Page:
This article is from the archive of our partner National Journal

On Tuesday, Republicans and Democrats who may or may not run for president in 2016 spoke at a firefighters union gathering in Washington. But the two Democrats who addressed the crowd found their attempts to gain some national attention once again foiled by the specter of Hillary Clinton.

The International Association of Fire Fighters held its second presidential forum Tuesday since 2007, when John McCain, Barack Obama, Hillary Clinton, and Joe Biden all addressed the union and made their pitches for the group's endorsement. At this forum, only Biden made a second appearance Monday night. Clinton was scheduled to appear but could not make it due to a conflicting speech at the United Nations' Women's Empowerment Principles meeting.

The timing of the IAFF forum could not have been better—or worse—for the union and the Democrats scheduled to speak to its members. On Monday, Gov. Scott Walker signed a right-to-work law, making Wisconsin the 25th state to essentially eliminate union dues. New Mexico Gov. Susana Martinez is hoping to follow suit.

It seems like an ideally scheduled moment for former Sen. Jim Webb of Virginia, Maryland Gov. Martin O'Malley, and (to an extent) Sen. Bernie Sanders, who all spoke Tuesday, to make the case for themselves as the un-Hillary. Webb, who announced an exploratory committee for president in November, is so far the only Democrat to have made a concrete public step toward running in 2016, but Clinton, O'Malley, and Sanders are each expected to announce a run in the next few months.

(RELATED: Jim Webb's Populist Zeal)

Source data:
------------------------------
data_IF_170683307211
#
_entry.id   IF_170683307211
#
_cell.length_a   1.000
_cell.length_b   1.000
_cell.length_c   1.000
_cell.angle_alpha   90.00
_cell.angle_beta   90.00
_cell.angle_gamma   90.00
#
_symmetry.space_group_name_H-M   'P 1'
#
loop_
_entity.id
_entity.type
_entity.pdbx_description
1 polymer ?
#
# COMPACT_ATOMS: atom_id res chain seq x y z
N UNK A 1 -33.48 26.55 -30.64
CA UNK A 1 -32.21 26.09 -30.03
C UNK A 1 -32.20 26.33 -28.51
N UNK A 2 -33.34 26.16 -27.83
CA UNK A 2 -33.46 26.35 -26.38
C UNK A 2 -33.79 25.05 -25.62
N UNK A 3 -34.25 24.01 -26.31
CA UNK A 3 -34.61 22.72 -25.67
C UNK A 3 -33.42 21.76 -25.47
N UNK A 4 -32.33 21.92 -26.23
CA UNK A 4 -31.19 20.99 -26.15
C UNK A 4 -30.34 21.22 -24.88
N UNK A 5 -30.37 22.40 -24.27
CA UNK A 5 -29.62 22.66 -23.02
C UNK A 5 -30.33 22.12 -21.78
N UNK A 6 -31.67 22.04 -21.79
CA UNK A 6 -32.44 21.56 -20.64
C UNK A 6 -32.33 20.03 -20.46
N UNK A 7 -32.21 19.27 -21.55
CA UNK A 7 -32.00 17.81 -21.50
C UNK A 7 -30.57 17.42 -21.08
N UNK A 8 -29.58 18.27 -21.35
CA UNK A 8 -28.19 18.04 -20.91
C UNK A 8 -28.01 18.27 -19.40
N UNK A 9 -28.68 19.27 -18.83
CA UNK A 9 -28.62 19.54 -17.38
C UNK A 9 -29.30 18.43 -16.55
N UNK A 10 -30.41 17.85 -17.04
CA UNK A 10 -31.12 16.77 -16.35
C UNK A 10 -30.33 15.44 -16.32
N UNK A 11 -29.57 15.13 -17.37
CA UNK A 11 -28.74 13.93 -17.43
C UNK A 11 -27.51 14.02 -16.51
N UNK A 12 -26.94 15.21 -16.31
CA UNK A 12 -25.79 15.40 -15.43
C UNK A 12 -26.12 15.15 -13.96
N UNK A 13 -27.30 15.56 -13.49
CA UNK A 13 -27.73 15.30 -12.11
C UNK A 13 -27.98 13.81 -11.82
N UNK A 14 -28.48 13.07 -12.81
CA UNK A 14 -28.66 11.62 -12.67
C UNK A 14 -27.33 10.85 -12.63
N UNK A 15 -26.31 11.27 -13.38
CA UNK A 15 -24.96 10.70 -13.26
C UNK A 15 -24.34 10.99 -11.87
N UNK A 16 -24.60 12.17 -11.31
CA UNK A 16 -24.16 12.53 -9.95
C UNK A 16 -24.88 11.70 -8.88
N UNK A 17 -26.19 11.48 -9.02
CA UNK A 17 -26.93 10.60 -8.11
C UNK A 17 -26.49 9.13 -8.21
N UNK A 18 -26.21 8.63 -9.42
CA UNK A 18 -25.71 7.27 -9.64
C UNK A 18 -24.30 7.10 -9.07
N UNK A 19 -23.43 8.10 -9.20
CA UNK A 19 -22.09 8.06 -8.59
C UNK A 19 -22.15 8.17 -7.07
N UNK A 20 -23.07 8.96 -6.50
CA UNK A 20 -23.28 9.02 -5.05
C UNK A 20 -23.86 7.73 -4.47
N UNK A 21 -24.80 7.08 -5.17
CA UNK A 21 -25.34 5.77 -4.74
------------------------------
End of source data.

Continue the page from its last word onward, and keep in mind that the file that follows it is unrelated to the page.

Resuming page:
But try as they might, Sanders, Webb, and O'Malley were eclipsed by the news of Clinton's press conference at the United Nations on Tuesday afternoon to address the email controversy. Whatever media attention was on the IAFF forum to being with quickly shifted to the abysmal press access for Clinton's press conference—an ouroboros of political journalism. Even when Clinton is performing poorly, she still gets more attention than the other three left-leaning contenders combined.

The forum's Tuesday session, which also featured a plethora of probable Republican contenders, provided a platform for the likely Democratic candidates to make their pitch to the moderate, blue-collar members of the firefighters union.

O'Malley touted his record supporting collective-bargaining during his time in the Maryland Statehouse, contrasting himself with Republicans like Walker.

"In Wisconsin, right-wing ideologues just took action to wipe out unions in their state," Gov. Martin O'Malley told the gathering of firefighters. "That might be good policy for the Koch brothers, but it's bad for our economy, it's bad for firefighters, and it's bad for the working people of the United States."

(RELATED: It's Not About the Emails: Clinton's Fate Hangs on Bigger Questions)

And while O'Malley played the crowd just fine, it was a speaking gig tailor-made for Webb. The firefighters at the IAFF forum were particularly friendly toward Webb, whom they also supported during his Senate run in 2006. During his speech, Webb noted that he has "a union card, two Purple Hearts, and three tattoos"—a line cribbed from his 2008 book, A Time to Fight.

Webb held up that union card during his speech (but declined to bare his tats) and vociferously argued for union rights.

"Union membership has too often been vilified and misunderstood," Webb said, adding that collective-bargaining rights are "essential to the health of the American economy."

Webb's reception contrasted pretty sharply with the one Sen. Ted Cruz got from the crowd, despite Cruz's best efforts to woo them. Webb took the stage immediately after Cruz and wasted no time throwing shade at the Texan for his tardiness.

"I'd like to say just for the record, I was on time this morning," Webb said, to applause and even a whistle or two. "Got to listen to a pretty long speech there."

But that applause is almost certain to be drowned out. It's a vicious cycle: Because Clinton is far better-known than any of her potential Democratic opponents, she receives far more (positive and negative) coverage. And, at least partially because she continues to receive so much coverage, people continue to care about her more than any other potential Democratic candidate.

Maybe what O'Malley and Webb need is a good scandal to get the ball rolling.

This article is from the archive of our partner National Journal.

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